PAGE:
Tag Archives: Beth Israel Deaconess Medical Center

Remedy for Strokes

Mild electrical stimulation shows promise in reviving stroke-damaged brains:-

Shova Paul, a 55-year-old housewife, was rushed to the emergency unit of a hospital after she was found lying on the floor of the toilet well past midnight. A quick examination and a subsequent brain scan revealed an awake and alert patient unaware of her illness (anosognosia). She had lost senses on the left side of the body (hemiplegia) and the brain image showed tell-tale signs of damage in the movement and language centres (sensorimotor cortex and Broca’s area). While recording the obvious signs of a severe cerebral stroke the doctor could apprehend what was coming: even after the best possible medical care, she wouldn’t be able to move, speak, read, write or comprehend what others were saying.

Now, two years after that incident, Paul leads a hemiplegic’s life. Like countless other hapless stroke survivors, she can’t move on her own, speaks with a slurred accent and has an impaired vision. To regain some control of the damaged muscles and relearn simple chores she undergoes a rehabilitation regime, which includes prolonged physiotherapy and psychological counselling.

Yet the lives of hundreds of thousands of stroke survivors like Paul can be dramatically transformed by a simple, inexpensive technique developed many decades ago, but largely forgotten. According to a new study reported last week, electrical brain stimulation — a procedure that delivers mild electric current to the brain non-invasively — has been shown to help severely affected stroke patients recover their ability to move and speak. In the therapy, known as transcranial direct current stimulation (tDCS), a mild electrical jolt is passed to the brain through the scalp and skull of the patient — perceived as a slight tingle in the head. “The concept of using therapeutic electricity on excitable tissue such as that of the brain is not new, considering the attempts to cure epileptic disorders with electric catfish as early as in the 11th century (by an Arab physician called Ibn-Sidah),” writes Gottfried Schlaug, the principal investigator of the study which appeared in the journal Archives of Neurology. He also points out that in the late 19th century physicians had used mild electrical stimulation to treat patients with depression. According to Schlaug, a neurologist at the Beth Israel Deaconess Medical Center (BIDMC) at Harvard Medical School in Boston, non-invasive brain stimulation using tDCS is “fast re-emerging as an interventional tool to modulate the effects, and possibly treat the symptoms, of several neurological and psychiatric disorders.”

However tDCS should not be confused with its controversial cousin electroconvulsive therapy (ECT), or electro shock, used for the treatment of severe depression. Unlike shock therapy — which is more drastic, giving a giant 600 milliampere (mA) buzz and affecting the entire brain, causing a seizure and memory loss — tDCS is much gentler (2mA) and more selective in the sense that it excites or inhibits brain regions directly underneath the positioned electrode. Moreover, ECT always requires the use of anaesthesia and is more invasive.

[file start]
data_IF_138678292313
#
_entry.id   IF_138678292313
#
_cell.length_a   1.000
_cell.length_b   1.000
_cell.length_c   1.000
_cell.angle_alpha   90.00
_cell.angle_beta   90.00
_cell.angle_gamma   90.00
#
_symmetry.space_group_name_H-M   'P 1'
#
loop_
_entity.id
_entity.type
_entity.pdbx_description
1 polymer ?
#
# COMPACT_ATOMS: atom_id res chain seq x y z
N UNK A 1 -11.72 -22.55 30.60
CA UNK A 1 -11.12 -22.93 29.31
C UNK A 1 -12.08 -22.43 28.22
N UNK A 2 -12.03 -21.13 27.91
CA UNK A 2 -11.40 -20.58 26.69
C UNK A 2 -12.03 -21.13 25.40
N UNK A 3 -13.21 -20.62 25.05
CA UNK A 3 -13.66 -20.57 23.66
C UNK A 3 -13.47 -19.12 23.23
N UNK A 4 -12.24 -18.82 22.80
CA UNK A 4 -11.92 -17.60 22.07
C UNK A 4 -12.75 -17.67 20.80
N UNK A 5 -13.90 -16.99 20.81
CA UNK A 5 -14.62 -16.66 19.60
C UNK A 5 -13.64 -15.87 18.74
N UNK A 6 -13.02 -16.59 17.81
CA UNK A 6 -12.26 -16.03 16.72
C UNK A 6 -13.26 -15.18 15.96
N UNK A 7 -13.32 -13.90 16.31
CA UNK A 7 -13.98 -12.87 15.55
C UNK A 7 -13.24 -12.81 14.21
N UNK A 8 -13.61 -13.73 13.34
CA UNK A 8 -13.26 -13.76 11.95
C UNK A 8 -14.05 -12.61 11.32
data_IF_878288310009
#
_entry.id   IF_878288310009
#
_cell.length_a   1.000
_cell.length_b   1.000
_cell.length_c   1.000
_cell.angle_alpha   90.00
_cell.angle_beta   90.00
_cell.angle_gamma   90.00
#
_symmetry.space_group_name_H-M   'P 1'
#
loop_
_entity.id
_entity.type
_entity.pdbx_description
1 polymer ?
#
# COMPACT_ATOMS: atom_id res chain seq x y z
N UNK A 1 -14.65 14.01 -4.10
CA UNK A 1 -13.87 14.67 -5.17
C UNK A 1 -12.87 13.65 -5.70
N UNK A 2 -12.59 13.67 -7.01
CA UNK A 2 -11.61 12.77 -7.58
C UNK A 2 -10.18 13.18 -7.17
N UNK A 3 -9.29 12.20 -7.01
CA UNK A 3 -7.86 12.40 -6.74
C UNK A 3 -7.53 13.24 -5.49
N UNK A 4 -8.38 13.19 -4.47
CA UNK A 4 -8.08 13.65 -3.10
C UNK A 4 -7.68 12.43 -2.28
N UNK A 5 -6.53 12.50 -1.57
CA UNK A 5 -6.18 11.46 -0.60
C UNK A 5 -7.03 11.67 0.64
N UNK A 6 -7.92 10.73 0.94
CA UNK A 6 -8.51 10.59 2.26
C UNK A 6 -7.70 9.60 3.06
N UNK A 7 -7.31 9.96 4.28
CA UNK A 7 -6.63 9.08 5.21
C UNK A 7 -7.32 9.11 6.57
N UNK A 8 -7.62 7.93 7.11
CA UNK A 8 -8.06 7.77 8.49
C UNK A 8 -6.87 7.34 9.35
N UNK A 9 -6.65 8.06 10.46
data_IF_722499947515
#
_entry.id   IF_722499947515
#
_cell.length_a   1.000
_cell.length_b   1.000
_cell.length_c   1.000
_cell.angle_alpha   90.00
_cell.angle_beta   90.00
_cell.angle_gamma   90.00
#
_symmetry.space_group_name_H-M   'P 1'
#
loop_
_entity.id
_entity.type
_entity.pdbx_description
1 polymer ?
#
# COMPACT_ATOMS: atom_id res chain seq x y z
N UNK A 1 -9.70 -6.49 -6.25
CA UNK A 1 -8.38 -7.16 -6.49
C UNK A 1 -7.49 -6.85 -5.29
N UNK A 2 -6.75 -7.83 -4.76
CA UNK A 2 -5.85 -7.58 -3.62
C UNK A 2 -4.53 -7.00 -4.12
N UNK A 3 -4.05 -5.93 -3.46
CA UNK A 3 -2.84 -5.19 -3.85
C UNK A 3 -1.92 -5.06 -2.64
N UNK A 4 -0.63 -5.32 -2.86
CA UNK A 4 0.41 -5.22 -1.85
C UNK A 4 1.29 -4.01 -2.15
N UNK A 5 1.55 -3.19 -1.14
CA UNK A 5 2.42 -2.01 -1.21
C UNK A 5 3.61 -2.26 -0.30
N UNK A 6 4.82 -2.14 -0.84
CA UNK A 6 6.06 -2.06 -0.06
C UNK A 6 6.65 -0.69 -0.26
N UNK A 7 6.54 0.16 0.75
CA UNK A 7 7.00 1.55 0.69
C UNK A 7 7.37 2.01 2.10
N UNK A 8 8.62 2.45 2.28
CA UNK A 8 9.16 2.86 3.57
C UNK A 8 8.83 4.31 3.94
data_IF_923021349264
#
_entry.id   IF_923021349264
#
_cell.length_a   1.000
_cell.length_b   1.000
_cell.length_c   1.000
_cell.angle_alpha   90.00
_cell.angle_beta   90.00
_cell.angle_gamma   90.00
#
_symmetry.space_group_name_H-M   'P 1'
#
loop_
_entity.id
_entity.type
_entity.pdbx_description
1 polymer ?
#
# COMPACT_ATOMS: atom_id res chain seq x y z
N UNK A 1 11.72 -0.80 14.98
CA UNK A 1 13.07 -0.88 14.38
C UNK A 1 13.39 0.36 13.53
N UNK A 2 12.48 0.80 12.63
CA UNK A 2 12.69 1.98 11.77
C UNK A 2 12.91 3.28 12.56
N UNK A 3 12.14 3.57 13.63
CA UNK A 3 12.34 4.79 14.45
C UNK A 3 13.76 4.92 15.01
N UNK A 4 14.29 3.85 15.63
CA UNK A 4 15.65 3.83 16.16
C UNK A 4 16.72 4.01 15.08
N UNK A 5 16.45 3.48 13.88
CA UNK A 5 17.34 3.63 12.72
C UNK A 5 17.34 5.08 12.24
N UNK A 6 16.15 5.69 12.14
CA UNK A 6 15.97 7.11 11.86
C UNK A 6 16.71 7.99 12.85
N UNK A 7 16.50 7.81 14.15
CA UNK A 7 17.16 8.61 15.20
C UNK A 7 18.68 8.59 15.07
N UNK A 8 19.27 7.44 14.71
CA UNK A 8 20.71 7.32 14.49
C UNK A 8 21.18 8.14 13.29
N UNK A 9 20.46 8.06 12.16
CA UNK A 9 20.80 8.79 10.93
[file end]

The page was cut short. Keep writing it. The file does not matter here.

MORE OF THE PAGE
click to see the pictures>..…………..(1)…..…(2)...(3)
Schlaug and his collaborators at the BIDMC tested tDMC on 20 patients who had suffered a stroke about two-and-a-half years back and still had moderate to severe impairments. Patients performed 60 minutes of routine rehabilitation procedures each day for five days while also receiving a 30-minute session of either active electrical stimulation or a placebo (‘sham’ treatment designed to mimic electrical stimulation). A simple nine volt battery connected to a piece of moistened sponge was used to deliver the mild electrical jolt. Within a week, patients given the real treatment were found to perform better in basic motor tests such as grasping a cup. A brain scan showed that activity in the injured part of the brain increased after the treatment. Schlaug presented the findings of the research at a conference at San Francisco last week.

Although it is not yet clear exactly how tDCS works, Sclaug believes that the electrical stimulation augments recovery in stroke patients by re-establishing communication between the damaged and unaffected halves or hemispheres of the brain. In other words, a stroke creates an imbalance in the normal communication of the brain’s hemispheres such that the unaffected hemisphere becomes functionally dominant and inhibits the damaged hemisphere.